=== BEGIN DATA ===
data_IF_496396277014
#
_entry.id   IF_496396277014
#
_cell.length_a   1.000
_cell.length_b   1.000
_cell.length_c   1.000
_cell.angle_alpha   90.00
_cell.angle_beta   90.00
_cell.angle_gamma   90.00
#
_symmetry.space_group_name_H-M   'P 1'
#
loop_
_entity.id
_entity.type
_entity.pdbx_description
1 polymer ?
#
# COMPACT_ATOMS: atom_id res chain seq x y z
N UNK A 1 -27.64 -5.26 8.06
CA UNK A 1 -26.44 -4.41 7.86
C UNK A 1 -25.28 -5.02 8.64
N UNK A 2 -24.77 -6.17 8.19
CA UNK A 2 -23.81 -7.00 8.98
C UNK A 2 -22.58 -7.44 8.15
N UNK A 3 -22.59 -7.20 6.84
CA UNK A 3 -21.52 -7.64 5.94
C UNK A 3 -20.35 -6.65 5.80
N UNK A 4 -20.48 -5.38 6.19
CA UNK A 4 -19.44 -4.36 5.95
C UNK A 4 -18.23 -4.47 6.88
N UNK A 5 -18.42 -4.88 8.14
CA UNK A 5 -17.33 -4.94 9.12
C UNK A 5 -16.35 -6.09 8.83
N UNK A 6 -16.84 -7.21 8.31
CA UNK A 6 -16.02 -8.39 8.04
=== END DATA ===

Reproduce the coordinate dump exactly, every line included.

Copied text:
data_IF_496396277014
#
_entry.id   IF_496396277014
#
_cell.length_a   1.000
_cell.length_b   1.000
_cell.length_c   1.000
_cell.angle_alpha   90.00
_cell.angle_beta   90.00
_cell.angle_gamma   90.00
#
_symmetry.space_group_name_H-M   'P 1'
#
loop_
_entity.id
_entity.type
_entity.pdbx_description
1 polymer ?
#
# COMPACT_ATOMS: atom_id res chain seq x y z
N UNK A 1 -27.64 -5.26 8.06
CA UNK A 1 -26.44 -4.41 7.86
C UNK A 1 -25.28 -5.02 8.64
N UNK A 2 -24.77 -6.17 8.19
CA UNK A 2 -23.81 -7.00 8.98
C UNK A 2 -22.58 -7.44 8.15
N UNK A 3 -22.59 -7.20 6.84
CA UNK A 3 -21.52 -7.64 5.94
C UNK A 3 -20.35 -6.65 5.80
N UNK A 4 -20.48 -5.38 6.19
CA UNK A 4 -19.44 -4.36 5.95
C UNK A 4 -18.23 -4.47 6.88
N UNK A 5 -18.42 -4.88 8.14
CA UNK A 5 -17.33 -4.94 9.12
C UNK A 5 -16.35 -6.09 8.83
N UNK A 6 -16.84 -7.21 8.31
CA UNK A 6 -16.02 -8.39 8.04